Fatality raised more questions about Kimberly Even's credentials as drug counselor
No criminal law in Illinois prevents someone from claiming to be a certified drug counselor
Christine Beh's son Chase died of a heroin overdose in 2009 after receiving care from someone whose drug counseling credentials are being investigated. (Scott Strazzante, Chicago Tribune)
He died in 2009 of a heroin overdose while being counseled by Kimberly Even — a woman who had been warned to stop claiming she was a certified counselor by the professional organization that sets the standards for drug counselors, records show. The state also was investigating her credentials at the time of the death.
After Beh's overdose, Even continued counseling young people in her North Shore clinic, according to a certified counselor who worked there and reported her to the state. The clinic was eventually shuttered by state officials.
Experts say the case highlights the difficulty of protecting patients in a system that relies on consumer complaints to detect impostors and gives little power to state agencies to prevent counselors from misrepresenting themselves. It's a crime to practice medicine without a license, but no criminal law in Illinois prevents someone from claiming to be a certified drug counselor.
Beh's mother, Christine, is among those who say such a law is needed.
She only recently learned that her son was treated by a counselor who allegedly was uncertified. She questions why no one stopped Even, who now faces theft and forgery charges in three communities.
A Cook County grand jury in November indicted Even, 47, of Glencoe, for allegedly depositing insurance company checks made out to a client's father. Arraigned last month, she remains jailed on $75,000 bail.
"I can't imagine how she could have been in practice and no one looked into her credentials," Christine Beh said in an interview. "I think what she did was unconscionable. It's a betrayal that I just think is unbelievable."
Christine Beh may have been in the dark about Even's credentials, but the counselor had already landed on the radar of a state agency and the private organization that coordinates the certification of drug counselors.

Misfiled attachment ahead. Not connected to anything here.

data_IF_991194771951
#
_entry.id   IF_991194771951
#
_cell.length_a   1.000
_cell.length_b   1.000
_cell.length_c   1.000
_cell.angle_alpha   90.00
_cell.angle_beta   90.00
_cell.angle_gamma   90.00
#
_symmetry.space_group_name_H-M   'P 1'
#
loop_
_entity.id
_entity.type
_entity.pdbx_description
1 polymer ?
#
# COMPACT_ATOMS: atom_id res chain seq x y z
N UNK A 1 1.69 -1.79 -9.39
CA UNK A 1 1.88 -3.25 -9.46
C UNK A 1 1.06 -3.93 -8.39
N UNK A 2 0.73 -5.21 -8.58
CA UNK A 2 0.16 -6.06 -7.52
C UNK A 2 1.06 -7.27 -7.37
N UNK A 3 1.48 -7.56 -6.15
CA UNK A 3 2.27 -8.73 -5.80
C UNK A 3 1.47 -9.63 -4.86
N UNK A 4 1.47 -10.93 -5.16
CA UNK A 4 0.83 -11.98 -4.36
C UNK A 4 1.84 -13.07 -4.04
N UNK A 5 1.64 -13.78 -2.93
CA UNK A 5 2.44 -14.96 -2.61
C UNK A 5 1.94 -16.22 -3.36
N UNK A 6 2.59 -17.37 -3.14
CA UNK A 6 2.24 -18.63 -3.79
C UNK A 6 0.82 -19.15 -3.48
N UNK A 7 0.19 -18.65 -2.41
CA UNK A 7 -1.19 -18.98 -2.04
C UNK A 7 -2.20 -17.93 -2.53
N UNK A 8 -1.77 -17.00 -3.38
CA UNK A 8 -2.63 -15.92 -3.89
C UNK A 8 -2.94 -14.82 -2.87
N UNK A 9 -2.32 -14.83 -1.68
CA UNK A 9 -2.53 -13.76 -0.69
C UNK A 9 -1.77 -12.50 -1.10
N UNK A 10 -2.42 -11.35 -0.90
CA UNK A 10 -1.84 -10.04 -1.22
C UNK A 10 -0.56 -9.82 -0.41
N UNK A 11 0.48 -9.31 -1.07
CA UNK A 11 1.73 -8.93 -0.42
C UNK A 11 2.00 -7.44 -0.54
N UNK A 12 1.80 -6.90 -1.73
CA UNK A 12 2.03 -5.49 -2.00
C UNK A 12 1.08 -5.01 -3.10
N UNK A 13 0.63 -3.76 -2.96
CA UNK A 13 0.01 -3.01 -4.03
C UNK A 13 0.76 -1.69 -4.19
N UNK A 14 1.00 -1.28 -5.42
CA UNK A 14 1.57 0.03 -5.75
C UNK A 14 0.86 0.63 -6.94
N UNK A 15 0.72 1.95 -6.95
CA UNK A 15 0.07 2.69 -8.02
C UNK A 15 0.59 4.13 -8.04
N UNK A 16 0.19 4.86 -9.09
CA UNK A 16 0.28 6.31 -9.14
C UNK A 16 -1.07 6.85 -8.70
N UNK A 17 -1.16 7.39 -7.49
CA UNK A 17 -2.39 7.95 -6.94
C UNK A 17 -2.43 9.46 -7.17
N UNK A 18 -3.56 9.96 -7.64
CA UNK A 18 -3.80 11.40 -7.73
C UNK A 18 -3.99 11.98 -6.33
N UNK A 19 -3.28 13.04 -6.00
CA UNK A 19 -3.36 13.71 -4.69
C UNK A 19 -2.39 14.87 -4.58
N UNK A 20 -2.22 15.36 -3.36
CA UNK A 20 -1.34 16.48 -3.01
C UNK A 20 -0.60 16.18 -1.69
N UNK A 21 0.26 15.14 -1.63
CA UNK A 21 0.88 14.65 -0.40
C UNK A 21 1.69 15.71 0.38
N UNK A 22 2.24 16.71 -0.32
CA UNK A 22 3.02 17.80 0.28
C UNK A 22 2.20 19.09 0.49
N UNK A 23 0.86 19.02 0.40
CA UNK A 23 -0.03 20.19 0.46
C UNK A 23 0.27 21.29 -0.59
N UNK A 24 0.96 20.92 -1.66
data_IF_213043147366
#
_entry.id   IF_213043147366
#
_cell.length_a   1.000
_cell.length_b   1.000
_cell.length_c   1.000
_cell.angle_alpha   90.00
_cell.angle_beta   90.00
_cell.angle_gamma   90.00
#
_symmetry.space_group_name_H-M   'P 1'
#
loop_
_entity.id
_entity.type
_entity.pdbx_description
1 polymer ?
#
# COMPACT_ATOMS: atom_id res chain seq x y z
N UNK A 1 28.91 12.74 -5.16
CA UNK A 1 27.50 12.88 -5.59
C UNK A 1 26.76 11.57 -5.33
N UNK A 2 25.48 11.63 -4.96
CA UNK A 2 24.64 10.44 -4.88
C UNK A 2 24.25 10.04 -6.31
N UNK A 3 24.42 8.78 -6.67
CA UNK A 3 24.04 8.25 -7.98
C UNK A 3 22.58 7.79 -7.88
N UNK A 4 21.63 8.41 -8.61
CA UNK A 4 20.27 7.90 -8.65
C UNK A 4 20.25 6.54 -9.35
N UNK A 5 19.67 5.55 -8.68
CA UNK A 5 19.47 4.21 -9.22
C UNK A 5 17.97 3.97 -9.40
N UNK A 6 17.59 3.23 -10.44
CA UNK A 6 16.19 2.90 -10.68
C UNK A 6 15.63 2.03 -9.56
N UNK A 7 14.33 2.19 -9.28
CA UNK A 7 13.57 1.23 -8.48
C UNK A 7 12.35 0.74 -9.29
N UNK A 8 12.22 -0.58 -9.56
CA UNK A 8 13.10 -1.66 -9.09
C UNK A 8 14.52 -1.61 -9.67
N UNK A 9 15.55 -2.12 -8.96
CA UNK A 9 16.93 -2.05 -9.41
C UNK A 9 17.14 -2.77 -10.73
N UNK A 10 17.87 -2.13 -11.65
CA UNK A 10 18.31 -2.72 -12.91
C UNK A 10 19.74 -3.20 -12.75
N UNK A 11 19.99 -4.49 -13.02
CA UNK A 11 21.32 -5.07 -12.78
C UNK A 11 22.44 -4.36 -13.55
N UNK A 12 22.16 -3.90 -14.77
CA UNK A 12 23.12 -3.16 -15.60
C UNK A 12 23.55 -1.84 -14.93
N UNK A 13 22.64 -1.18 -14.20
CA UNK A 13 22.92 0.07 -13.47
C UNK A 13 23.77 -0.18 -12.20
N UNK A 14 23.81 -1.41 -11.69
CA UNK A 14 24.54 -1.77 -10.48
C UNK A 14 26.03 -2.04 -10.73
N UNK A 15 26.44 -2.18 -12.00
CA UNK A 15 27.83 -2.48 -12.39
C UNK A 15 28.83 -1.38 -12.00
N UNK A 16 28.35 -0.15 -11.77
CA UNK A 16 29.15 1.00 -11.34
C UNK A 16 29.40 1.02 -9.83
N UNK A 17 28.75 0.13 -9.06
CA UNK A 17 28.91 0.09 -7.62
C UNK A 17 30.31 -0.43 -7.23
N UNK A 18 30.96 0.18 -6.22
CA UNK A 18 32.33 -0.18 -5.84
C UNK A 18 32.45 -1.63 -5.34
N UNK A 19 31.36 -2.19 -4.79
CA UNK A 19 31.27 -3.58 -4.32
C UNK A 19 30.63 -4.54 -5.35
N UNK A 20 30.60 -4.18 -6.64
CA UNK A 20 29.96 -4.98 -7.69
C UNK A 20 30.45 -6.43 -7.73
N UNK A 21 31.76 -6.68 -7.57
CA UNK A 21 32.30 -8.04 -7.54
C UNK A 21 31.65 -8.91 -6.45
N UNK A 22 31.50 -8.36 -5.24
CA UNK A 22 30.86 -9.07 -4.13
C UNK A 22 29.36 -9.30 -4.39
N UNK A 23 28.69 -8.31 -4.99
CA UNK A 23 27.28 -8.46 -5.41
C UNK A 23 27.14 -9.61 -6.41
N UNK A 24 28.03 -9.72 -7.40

In May 2009, four months before Chase Beh died, that organization determined Even lacked the "good moral character" to receive certification, suspended her from reapplying for three years and required her to complete ethics training before it would reconsider her, according to records.
In October 2009, the Illinois Department of Financial and Professional Regulation completed a yearlong review by fining her $10,000 for "unlicensed practice of social work," records show. The state Department of Human Services revoked her business license in December 2010, shutting down her North Shore Adolescent Recovery Center in Northfield.
But Even never stopped identifying herself as either a certified alcohol and drug counselor or a licensed clinical social worker, officials allege.
"She just keeps resurfacing," said Michael Durr, an attorney for the Illinois Alcohol and Other Drug Abuse Professional Certification Association, the organization that oversees counselors.
His agency thought Even stopped practicing in February 2010, when a Sangamon County judge ordered her not to represent herself as a certified alcohol and drug counselor.
But as recently as the fall, Even ran into trouble with police over allegations related to her counseling.
She was arrested Oct. 11 by Glencoe police and charged in Cook County with forgery, related to $16,600 in insurance checks made out to a Fox River Grove client that Even allegedly deposited in her Glencoe bank account. She also faces a misdemeanor theft charge in McHenry County in that incident.
The Glencoe forgery charge prompted Durr to seek a criminal contempt complaint against Even for violating the February 2010 injunction against misrepresenting herself. That case is pending in Sangamon County.
A criminal charge, had it been possible under state law, might have resulted in quicker action, said Jessica Hayes, executive director of the Illinois Alcohol and Other Drug Abuse Professional Certification Association.